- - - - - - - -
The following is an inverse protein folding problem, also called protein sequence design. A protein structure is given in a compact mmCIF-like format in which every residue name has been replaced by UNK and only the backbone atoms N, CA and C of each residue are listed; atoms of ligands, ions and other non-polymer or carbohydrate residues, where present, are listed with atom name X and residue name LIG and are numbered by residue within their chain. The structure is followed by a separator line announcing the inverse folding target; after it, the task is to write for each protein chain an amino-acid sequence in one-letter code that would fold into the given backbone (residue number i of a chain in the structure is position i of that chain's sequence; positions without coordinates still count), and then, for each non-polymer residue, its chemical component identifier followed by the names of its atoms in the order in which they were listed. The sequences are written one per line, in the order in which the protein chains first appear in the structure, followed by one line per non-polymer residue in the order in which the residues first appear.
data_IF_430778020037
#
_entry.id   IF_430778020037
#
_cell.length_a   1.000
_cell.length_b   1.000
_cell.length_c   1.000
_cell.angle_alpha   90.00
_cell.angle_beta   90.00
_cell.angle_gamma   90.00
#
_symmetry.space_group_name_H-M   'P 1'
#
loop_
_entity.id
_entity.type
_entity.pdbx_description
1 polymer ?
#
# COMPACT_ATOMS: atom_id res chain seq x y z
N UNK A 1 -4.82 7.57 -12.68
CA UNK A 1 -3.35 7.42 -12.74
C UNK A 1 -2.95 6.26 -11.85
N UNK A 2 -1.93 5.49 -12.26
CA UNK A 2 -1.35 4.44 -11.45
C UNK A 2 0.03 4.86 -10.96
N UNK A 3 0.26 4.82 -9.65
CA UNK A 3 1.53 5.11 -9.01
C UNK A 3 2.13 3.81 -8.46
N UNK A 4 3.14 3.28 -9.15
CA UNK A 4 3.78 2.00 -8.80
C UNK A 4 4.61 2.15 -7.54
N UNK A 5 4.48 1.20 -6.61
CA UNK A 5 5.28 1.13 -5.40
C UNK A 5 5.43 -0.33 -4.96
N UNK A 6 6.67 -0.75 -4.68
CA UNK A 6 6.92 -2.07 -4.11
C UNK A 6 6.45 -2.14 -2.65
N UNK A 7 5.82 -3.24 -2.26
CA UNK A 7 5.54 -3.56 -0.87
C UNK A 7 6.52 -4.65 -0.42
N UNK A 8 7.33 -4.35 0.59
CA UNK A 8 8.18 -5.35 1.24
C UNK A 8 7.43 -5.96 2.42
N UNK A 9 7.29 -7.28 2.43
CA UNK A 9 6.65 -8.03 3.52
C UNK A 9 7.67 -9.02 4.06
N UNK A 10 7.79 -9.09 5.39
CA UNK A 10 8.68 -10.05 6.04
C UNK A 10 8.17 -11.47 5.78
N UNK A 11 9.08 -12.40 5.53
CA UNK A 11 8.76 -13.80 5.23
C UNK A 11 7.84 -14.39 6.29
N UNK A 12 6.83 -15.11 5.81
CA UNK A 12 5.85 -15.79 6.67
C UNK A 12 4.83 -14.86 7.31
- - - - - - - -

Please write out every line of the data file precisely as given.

The following is an inverse protein folding problem, also called protein sequence design. A protein structure is given in a compact mmCIF-like format in which every residue name has been replaced by UNK and only the backbone atoms N, CA and C of each residue are listed; atoms of ligands, ions and other non-polymer or carbohydrate residues, where present, are listed with atom name X and residue name LIG and are numbered by residue within their chain. The structure is followed by a separator line announcing the inverse folding target; after it, the task is to write for each protein chain an amino-acid sequence in one-letter code that would fold into the given backbone (residue number i of a chain in the structure is position i of that chain's sequence; positions without coordinates still count), and then, for each non-polymer residue, its chemical component identifier followed by the names of its atoms in the order in which they were listed. The sequences are written one per line, in the order in which the protein chains first appear in the structure, followed by one line per non-polymer residue in the order in which the residues first appear.
data_IF_430778020037
#
_entry.id   IF_430778020037
#
_cell.length_a   1.000
_cell.length_b   1.000
_cell.length_c   1.000
_cell.angle_alpha   90.00
_cell.angle_beta   90.00
_cell.angle_gamma   90.00
#
_symmetry.space_group_name_H-M   'P 1'
#
loop_
_entity.id
_entity.type
_entity.pdbx_description
1 polymer ?
#
# COMPACT_ATOMS: atom_id res chain seq x y z
N UNK A 1 -4.82 7.57 -12.68
CA UNK A 1 -3.35 7.42 -12.74
C UNK A 1 -2.95 6.26 -11.85
N UNK A 2 -1.93 5.49 -12.26
CA UNK A 2 -1.35 4.44 -11.45
C UNK A 2 0.03 4.86 -10.96
N UNK A 3 0.26 4.82 -9.65
CA UNK A 3 1.53 5.11 -9.01
C UNK A 3 2.13 3.81 -8.46
N UNK A 4 3.14 3.28 -9.15
CA UNK A 4 3.78 2.00 -8.80
C UNK A 4 4.61 2.15 -7.54
N UNK A 5 4.48 1.20 -6.61
CA UNK A 5 5.28 1.13 -5.40
C UNK A 5 5.43 -0.33 -4.96
N UNK A 6 6.67 -0.75 -4.68
CA UNK A 6 6.92 -2.07 -4.11
C UNK A 6 6.45 -2.14 -2.65
N UNK A 7 5.82 -3.24 -2.26
CA UNK A 7 5.54 -3.56 -0.87
C UNK A 7 6.52 -4.65 -0.42
N UNK A 8 7.33 -4.35 0.59
CA UNK A 8 8.18 -5.35 1.24
C UNK A 8 7.43 -5.96 2.42
N UNK A 9 7.29 -7.28 2.43
CA UNK A 9 6.65 -8.03 3.52
C UNK A 9 7.67 -9.02 4.06
N UNK A 10 7.79 -9.09 5.39
CA UNK A 10 8.68 -10.05 6.04
C UNK A 10 8.17 -11.47 5.78
N UNK A 11 9.08 -12.40 5.53
CA UNK A 11 8.76 -13.80 5.23
C UNK A 11 7.84 -14.39 6.29
N UNK A 12 6.83 -15.11 5.81
CA UNK A 12 5.85 -15.79 6.67
C UNK A 12 4.83 -14.86 7.31